As of July 22nd , the second effort to enact a Climate Change bill in this congress failed. Democratic Senate Majority leader Harry Reid announced that the ‘We know that we don’t have the votes’ for a comprehensive reform. Instead, the focus will be on a slimmer package focusing on household efficiency and the gulf oil spill.

Mr. Reid said that the Senate will pursue a more limited measure that tightens energy efficiency standards and responds to the oil spill in the Gulf of Mexico rather than take up legislation that cuts carbon emissions at this time.

Democrats posit that the slimmer package will tighten household energy efficiency requirements and increase financing for the Land and Water Conservation Fund. At the same time, the package will ensure that BP will hold responsibility to pay for the cleanup of the oil spill, promote further production of natural gas, and increase the manufacturing of natural gas vehicles, particularly big trucks.

The failure is not entirely surprising; the Democratic Party have expended most, if not all, of their political capital on the Healthcare fight. After a lengthy and extremely draining battle, this legislation still ended up being perceived by many as a ‘welfare project’ that would add even more to the deficit in desperate times. Furthermore, many felt Congress should have been concentrating on increasing the number of jobs in the economy rather than ‘damaging’ it with elaborate Democratic plans.

Under these circumstances, a comprehensive Climate Change bill would always have been difficult. The Republican party, already vitriolic over much of the Democratic legislative agenda in this congress, painted the Climate Change bill (with the notable exception of Senator Lindsey Graham)  as a ‘national energy tax’. Given the current radical streak to American politics embodied in the Tea Party movement, Democratic leaders proved unwilling to engage in a lengthy battle before the  upcoming November mid-term election over anything that could be construed as a tax or unrelated to jobs.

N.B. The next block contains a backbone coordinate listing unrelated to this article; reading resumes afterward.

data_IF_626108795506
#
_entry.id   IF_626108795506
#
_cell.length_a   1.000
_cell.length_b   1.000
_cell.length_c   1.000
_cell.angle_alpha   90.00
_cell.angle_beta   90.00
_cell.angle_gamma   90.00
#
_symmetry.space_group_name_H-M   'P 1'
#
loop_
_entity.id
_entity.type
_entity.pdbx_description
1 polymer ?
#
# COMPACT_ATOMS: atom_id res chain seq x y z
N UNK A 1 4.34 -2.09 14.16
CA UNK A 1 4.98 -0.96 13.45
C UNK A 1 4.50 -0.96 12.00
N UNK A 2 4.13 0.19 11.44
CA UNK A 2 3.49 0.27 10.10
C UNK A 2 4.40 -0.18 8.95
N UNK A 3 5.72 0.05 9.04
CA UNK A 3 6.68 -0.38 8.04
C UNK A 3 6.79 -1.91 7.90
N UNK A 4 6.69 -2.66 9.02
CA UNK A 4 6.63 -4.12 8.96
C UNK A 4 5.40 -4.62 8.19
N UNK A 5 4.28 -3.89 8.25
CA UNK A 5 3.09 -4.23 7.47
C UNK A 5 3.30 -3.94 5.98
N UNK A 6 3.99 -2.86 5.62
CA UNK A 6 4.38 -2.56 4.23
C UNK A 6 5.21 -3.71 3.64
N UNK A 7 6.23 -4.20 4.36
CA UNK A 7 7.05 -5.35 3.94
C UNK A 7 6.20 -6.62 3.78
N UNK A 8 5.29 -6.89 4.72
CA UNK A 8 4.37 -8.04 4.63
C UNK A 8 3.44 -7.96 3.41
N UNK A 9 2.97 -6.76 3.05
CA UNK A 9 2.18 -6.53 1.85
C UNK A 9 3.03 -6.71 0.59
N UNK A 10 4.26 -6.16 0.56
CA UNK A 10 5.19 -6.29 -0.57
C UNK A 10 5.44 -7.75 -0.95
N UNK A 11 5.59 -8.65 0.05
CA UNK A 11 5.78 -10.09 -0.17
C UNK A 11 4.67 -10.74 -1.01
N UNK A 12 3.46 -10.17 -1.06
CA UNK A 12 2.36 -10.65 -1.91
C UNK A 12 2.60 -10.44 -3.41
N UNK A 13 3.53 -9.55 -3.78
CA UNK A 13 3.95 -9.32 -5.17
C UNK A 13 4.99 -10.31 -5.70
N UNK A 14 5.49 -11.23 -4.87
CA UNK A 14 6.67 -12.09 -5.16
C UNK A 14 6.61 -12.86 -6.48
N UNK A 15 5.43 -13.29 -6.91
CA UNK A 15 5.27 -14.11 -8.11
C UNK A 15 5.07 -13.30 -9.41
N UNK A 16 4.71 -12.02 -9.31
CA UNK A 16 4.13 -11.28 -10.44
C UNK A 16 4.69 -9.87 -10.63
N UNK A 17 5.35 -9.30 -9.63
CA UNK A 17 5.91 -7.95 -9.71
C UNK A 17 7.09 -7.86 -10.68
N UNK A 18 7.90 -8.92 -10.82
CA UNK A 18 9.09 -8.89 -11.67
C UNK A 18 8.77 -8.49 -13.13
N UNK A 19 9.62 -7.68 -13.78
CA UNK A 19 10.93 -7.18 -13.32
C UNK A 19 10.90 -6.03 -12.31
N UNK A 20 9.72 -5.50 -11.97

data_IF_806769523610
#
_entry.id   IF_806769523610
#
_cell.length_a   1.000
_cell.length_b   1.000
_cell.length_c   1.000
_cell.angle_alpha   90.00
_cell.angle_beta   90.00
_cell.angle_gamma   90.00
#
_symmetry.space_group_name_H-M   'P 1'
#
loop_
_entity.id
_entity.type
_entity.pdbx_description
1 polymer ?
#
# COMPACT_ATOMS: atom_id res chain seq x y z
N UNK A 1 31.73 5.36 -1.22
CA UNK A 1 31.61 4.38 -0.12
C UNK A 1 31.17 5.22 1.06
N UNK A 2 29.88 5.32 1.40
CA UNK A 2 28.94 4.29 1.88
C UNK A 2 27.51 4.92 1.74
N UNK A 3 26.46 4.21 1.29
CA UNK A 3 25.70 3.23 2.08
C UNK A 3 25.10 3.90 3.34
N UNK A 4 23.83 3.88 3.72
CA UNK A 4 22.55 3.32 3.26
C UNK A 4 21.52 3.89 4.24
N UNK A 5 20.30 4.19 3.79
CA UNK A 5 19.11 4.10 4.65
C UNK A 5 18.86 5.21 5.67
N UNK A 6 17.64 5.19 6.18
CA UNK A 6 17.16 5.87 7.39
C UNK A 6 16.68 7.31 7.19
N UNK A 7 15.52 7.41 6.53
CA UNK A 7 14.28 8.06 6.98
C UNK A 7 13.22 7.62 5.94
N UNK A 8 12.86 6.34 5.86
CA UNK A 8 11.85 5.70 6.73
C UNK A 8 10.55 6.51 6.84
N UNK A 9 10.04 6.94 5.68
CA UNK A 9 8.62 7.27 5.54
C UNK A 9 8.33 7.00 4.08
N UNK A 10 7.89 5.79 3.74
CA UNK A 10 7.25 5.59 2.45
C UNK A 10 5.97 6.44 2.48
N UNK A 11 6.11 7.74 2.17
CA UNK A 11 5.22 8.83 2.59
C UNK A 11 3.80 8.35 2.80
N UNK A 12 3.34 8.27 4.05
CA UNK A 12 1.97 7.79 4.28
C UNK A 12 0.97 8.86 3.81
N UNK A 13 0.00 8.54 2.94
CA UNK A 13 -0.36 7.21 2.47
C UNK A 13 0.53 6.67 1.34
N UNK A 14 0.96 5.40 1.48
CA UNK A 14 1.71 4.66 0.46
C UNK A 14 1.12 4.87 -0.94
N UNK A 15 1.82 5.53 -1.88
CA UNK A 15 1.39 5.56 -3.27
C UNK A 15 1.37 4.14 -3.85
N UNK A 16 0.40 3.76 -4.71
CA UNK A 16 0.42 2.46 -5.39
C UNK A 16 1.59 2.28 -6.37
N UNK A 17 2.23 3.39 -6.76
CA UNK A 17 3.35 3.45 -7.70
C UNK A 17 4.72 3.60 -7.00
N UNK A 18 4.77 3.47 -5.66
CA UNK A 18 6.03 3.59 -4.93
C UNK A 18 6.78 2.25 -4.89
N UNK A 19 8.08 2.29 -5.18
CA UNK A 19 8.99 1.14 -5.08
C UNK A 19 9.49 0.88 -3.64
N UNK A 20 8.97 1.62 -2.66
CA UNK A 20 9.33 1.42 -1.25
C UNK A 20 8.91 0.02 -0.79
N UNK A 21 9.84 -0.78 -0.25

There is a second element to this Bill’s failure –  the state of the current Republican party. Republicans have pursued a policy of near unanimous opposition to the Democratic agenda: from the stimulus, to healthcare and even on short term crucial issues such as unemployment benefits. The same goes for climate change.  The latter strikes a particularly deep chord; since George H. W Bush, Republicans have been almost uniformly opposed to any significant climate change measures, doubting both the science, most notably with Senator Inhofe (R-OK) describing the science as a ’hoax’ as their minority leader on the Senate Environment committee and arguing that any measure would cripple the American economy.

Nevertheless, we may be at a turning point. The American public has shown consistent support for clean energy above 50%,  even if the Republicans take back the House this November, their continued opposition approach will have to change and climate change may well prove difficult to avoid with an expectant public. If they don’t take back the House, Democrats will feel they’ve been given a new mandate to continue their progressive agenda.

Finally, America may just be working incrementally on climate change, rather than a ‘big bang approach’. The stimulus channelled record amounts of funding to renewable energy and energy efficiency, raised fuel efficiency standards and may now work again to move to gas and improve energy efficiency. If ‘cap and trade’ can be implement in the next congress the first 4 years of Obama’s Presidency will not be without successes on the climate change front, albeit at a pace that will be detrimental to domestic and international efforts to control greenhouse gas emissions.

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